At least he never brought any of his club whores around (which I greatly appreciated), but that didn’t change the fact that he was one of the biggest sluts in north Idaho.
So that’s where we stood.
Presented with my nonthreatening charms, the panhandle’s sexiest, most prolific man-whore still preferred hanging with my seven-year-old child during his visits.
I sighed and hit the play button.
“Sophie, answer your fucking phone,” he said, his voice cold and unyielding, like usual. “I just got a call from Noah. I talked to him for a while and tried to keep him calm, but then some bitch started yellin’ and took the phone away. Nobody answered when I called back. I don’t know what the fuck you’re thinking, but your kid needs you. Get off your ass and go get him. Now. I swear, if anything happens to him . . . You don’t wanna go there, Sophie. Just fucking call me when you find him. No excuses.”
I dropped the phone and leaned forward on my knees, rubbing my temples with the tips of my fingers.
In addition to everything else, now I had to deal with Mr. Being-A-Biker-Isn’t-A-Crime losing his shit on me. Which he would do, I had no doubt. Ruger was scary enough in a good mood. The one time I’d seen him truly enraged still gave me nightmares, and that’s not a figure of speech. Unfortunately, he had a point. When my son needed me, I hadn’t answered the phone. Thank God Ruger had been there for Noah. But still . . . I really didn’t want to deal with him right now, either.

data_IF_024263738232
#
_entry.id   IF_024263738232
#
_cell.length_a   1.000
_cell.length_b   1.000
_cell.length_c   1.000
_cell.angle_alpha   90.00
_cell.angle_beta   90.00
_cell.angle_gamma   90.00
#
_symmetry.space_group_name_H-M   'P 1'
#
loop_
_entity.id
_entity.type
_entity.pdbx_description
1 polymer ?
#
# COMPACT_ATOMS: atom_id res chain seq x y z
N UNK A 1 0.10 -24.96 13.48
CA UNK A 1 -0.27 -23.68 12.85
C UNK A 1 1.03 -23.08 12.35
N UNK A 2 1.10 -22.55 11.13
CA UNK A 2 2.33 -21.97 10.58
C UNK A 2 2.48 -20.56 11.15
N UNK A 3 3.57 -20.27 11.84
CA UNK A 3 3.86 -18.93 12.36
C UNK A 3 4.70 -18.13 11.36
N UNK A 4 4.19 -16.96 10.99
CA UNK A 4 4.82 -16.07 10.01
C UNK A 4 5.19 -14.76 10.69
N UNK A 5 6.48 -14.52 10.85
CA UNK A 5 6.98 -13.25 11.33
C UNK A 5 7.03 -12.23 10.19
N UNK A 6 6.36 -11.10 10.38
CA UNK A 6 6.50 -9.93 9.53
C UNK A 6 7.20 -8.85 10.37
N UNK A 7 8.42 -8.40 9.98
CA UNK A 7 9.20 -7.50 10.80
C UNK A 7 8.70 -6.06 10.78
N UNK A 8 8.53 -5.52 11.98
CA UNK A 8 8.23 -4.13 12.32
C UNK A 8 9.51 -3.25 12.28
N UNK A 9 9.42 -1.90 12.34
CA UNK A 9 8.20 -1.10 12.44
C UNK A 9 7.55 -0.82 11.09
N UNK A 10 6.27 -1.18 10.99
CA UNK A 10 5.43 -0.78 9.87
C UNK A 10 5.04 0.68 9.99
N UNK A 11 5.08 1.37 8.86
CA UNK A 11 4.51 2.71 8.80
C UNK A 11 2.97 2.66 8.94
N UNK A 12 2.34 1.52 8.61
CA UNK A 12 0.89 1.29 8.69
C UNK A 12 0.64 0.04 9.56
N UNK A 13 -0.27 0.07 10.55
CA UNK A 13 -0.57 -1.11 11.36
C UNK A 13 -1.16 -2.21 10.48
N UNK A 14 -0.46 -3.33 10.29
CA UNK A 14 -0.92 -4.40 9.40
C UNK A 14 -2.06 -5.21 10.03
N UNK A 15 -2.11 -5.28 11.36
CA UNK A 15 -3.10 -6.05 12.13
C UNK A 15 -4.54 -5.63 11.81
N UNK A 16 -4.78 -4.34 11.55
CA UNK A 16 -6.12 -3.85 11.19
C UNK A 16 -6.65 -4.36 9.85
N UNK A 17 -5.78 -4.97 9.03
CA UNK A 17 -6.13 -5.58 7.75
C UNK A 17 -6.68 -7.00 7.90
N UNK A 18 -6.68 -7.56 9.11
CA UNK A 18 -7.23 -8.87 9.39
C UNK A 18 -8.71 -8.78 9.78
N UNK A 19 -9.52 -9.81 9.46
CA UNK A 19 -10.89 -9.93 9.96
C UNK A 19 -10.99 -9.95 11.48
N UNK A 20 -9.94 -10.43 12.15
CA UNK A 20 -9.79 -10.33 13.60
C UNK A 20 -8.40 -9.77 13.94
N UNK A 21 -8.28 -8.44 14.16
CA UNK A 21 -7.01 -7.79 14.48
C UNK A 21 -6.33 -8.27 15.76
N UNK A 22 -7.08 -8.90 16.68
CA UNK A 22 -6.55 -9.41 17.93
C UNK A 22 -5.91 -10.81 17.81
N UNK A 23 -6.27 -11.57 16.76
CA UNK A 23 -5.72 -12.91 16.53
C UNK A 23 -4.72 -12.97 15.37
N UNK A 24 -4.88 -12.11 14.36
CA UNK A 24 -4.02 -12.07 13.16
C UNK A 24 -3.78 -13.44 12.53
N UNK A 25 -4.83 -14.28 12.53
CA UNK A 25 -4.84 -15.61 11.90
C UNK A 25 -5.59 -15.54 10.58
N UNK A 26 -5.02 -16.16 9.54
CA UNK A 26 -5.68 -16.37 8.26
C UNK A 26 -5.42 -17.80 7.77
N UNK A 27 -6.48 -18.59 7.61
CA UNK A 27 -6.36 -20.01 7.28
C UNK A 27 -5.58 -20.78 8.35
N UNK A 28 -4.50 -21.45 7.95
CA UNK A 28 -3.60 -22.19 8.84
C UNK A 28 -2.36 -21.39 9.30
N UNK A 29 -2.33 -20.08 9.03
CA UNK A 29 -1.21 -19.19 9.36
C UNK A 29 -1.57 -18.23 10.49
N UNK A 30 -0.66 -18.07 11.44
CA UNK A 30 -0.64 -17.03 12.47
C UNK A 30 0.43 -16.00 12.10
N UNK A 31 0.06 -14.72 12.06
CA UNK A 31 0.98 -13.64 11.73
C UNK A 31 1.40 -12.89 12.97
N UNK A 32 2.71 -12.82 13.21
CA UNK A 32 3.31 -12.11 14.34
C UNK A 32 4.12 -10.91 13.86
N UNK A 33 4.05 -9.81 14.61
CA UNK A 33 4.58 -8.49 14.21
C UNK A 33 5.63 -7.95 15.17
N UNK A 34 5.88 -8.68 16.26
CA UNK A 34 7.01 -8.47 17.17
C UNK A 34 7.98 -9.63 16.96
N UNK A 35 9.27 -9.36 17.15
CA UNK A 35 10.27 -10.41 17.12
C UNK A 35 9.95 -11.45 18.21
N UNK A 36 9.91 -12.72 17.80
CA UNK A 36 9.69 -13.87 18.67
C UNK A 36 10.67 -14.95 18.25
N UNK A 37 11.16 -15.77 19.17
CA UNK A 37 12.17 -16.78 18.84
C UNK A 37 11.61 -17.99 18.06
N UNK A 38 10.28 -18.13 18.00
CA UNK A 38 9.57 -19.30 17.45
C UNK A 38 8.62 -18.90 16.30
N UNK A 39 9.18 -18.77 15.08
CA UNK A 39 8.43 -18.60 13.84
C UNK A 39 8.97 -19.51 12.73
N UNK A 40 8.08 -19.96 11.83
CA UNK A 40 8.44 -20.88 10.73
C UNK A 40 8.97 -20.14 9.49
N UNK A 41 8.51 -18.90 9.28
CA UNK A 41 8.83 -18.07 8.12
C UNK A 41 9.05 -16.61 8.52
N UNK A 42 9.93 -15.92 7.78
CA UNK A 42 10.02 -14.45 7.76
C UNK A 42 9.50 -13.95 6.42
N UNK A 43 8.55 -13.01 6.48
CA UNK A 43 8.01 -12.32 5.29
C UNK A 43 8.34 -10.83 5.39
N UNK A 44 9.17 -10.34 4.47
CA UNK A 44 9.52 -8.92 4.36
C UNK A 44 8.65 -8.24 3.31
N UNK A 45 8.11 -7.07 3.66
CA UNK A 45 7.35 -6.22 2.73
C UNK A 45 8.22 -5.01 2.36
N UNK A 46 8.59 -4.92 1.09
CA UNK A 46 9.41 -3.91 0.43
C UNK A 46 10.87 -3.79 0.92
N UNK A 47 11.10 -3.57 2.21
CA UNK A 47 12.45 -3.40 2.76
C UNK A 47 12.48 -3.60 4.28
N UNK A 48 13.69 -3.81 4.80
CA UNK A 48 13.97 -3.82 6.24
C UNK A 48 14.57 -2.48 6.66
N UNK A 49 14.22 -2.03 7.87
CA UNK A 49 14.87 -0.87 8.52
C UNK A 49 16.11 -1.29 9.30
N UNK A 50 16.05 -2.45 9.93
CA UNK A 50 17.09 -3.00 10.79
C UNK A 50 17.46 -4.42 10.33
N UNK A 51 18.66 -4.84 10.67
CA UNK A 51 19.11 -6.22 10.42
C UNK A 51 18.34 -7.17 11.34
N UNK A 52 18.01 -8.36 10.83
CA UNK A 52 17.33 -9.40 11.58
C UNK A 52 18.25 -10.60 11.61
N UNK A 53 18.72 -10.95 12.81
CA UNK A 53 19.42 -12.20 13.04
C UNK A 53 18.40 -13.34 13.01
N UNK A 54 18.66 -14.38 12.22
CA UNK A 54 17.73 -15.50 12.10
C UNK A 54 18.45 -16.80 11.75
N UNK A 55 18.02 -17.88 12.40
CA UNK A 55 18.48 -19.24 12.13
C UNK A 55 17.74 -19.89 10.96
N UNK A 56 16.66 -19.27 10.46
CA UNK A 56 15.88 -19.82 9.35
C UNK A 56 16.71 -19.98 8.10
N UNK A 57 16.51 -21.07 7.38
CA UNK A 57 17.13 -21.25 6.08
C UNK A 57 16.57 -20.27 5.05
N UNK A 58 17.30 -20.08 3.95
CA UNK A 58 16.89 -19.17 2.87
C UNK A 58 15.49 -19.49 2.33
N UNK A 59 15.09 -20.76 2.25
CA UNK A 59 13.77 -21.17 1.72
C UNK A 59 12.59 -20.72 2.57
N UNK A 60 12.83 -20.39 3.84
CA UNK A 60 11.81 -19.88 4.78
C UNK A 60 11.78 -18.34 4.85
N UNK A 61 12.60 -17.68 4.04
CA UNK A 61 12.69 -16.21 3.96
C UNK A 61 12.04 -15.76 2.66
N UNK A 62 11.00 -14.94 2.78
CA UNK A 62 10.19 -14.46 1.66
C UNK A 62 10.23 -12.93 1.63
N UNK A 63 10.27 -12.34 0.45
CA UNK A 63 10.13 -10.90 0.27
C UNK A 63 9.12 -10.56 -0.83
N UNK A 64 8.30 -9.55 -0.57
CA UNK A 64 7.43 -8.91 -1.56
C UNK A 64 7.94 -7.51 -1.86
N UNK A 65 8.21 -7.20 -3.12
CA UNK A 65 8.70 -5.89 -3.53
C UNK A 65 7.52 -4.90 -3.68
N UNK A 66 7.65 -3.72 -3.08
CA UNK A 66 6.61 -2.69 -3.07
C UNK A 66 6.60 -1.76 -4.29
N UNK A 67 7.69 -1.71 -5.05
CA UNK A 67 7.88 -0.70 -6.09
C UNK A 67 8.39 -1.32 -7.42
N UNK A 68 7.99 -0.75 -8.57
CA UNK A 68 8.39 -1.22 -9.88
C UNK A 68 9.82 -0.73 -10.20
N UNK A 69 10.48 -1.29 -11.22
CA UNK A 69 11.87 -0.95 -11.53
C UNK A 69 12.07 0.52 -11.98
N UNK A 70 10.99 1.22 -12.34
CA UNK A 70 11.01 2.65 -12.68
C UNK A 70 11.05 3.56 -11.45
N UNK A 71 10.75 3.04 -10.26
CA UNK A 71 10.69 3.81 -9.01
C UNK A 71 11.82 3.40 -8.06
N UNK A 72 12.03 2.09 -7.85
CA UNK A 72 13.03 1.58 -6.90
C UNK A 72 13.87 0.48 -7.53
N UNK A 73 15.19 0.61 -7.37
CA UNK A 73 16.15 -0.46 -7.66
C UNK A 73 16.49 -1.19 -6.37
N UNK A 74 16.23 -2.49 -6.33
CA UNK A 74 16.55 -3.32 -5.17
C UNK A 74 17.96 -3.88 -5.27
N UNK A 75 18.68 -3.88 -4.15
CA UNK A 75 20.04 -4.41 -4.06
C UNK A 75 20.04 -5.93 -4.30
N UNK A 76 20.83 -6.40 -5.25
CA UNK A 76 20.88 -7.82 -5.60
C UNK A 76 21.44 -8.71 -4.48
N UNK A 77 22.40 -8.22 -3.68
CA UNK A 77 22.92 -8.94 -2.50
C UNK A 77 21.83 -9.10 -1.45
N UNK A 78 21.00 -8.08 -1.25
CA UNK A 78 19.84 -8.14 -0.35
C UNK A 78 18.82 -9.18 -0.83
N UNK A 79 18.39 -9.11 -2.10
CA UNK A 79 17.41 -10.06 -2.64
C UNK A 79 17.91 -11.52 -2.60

I couldn’t leave him hanging, though, worried about Noah all night. He’d called me a bitch the last time I saw him, and maybe he had a point, but I wasn’t a big enough bitch to torture him like that. I hit the callback button.
“He all right?” Ruger demanded, not bothering with a hello.
“I’ve got him and he’s fine,” I said. “I couldn’t hear the phone ring at work, but I found his message and left about forty-five minutes later. He’s okay. We got lucky and nothing happened, not that I can tell.”
“You sure that asshole didn’t touch him?” Ruger asked.
“Noah said he tried to tickle him and make him sit on his lap, but he ran away. They were completely cross-faded. I don’t think they even noticed when he took off. He was hiding outside on the fire escape.”
“Fuck . . .” Ruger said. He didn’t sound happy. “How high up was he?”
“Four stories,” I said, closing my eyes in shame. “It’s a miracle he didn’t fall.”
“Okay, I’m driving. I’ll talk to you later. Don’t fucking leave him alone again, or you’ll answer to me. You got that?”
“Yeah,” I whispered. I hung up the phone and set it down on the table. The room felt stifling and I couldn’t get enough air, so I crept softly across the floor to the window. The splintery wooden sash slid up with a groan and I leaned out, looking down at the street, sucking in the cool breeze. The bars had just emptied and people laughed outside, walking along like everything was fine and dandy.
What if I hadn’t checked the voice mail? Would any of these happy drunks have looked up and seen a little boy clinging to the fire escape? What if he’d fallen asleep out there?
Noah could be dead on that pavement right now.
I finished my beer and grabbed a second one, then sat on my ratty couch and pounded it. The last time I checked the clock, it said three a.m.